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What’s on the menu for baby-led foods?

What is baby led weaning?

More and more parents use baby-led weaning as an approach, as it has gained popularity in recent years. What does that mean?

In baby led weaning, babies are introduced to solids through finger foods that are age-appropriate for their age.

By grabbing, handling, and bringing the food to their mouth, your baby can practice their motor skills. This can also help them discover and learn about different textures, tastes, and smells.  We expect that they will eventually be able to eat some of their food on their own without being spoon-fed.

Your baby has the freedom to play with food and will learn to eat it after playing with it. This is unlike spoon feeding.

We have broken down baby-led weaning foods based on age below. There are certain foods you should avoid altogether, and the most appropriate ones for your baby at each weaning stage.

This guide is intended to help you along the way as you wean your baby.


When is it safe to start baby led weaning?

baby led weaning


You should wait until your baby is at least 6 months old before introducing baby led weaning.


Doctors recommend that you check with them before starting any weaning before 6 months of age. The guidelines may differ in other countries.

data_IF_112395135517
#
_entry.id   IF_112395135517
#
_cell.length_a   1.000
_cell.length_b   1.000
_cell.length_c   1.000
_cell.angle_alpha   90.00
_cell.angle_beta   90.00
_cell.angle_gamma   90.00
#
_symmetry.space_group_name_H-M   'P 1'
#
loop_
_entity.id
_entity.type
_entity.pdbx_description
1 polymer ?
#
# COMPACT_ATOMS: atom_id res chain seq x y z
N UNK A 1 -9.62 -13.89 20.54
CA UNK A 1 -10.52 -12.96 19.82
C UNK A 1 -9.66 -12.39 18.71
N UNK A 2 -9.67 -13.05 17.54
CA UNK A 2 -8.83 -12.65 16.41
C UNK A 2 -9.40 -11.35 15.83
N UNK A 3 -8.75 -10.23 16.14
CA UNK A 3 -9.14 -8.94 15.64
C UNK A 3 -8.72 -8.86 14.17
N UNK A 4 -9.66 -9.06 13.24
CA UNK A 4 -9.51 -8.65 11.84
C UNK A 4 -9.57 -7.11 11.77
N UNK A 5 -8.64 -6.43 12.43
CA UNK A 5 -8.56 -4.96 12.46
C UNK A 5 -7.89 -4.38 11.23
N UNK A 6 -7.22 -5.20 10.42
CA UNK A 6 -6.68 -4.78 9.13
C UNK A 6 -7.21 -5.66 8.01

Unless your baby is over 6 months, it’s recommended that you start with pureed foods to start.


In order to start baby led weaning after six months, your baby must be comfortable doing the following three things:


  • Maintain a steady position with their head upright without assistance
  • The ability to pick up food and put it in their mouths has developed fine motor skills
  • Eat instead of chewing and spitting out food
  • When your baby is able to do these things, you can begin introducing baby led weaning.


Is it necessary to choose between baby led weaning and puree feeding?

baby led weaning


There is no need to choose between puree feeding and baby led weaning; you can combine both. Puree feeding and baby-led weaning don’t have to be mutually exclusive; you can use both strategies simultaneously. Many parents believe that they have to choose between the two. Alternatively, if you feel it’s best, you can offer both purees and finger foods at the same time. In this way, your baby will get both nutritional benefits.

In particular, if your baby doesn’t seem to be eating enough with baby-led weaning, it will help.

Their ability to handle and eat finger foods will improve over time. When that happens, you can gradually phase out purees.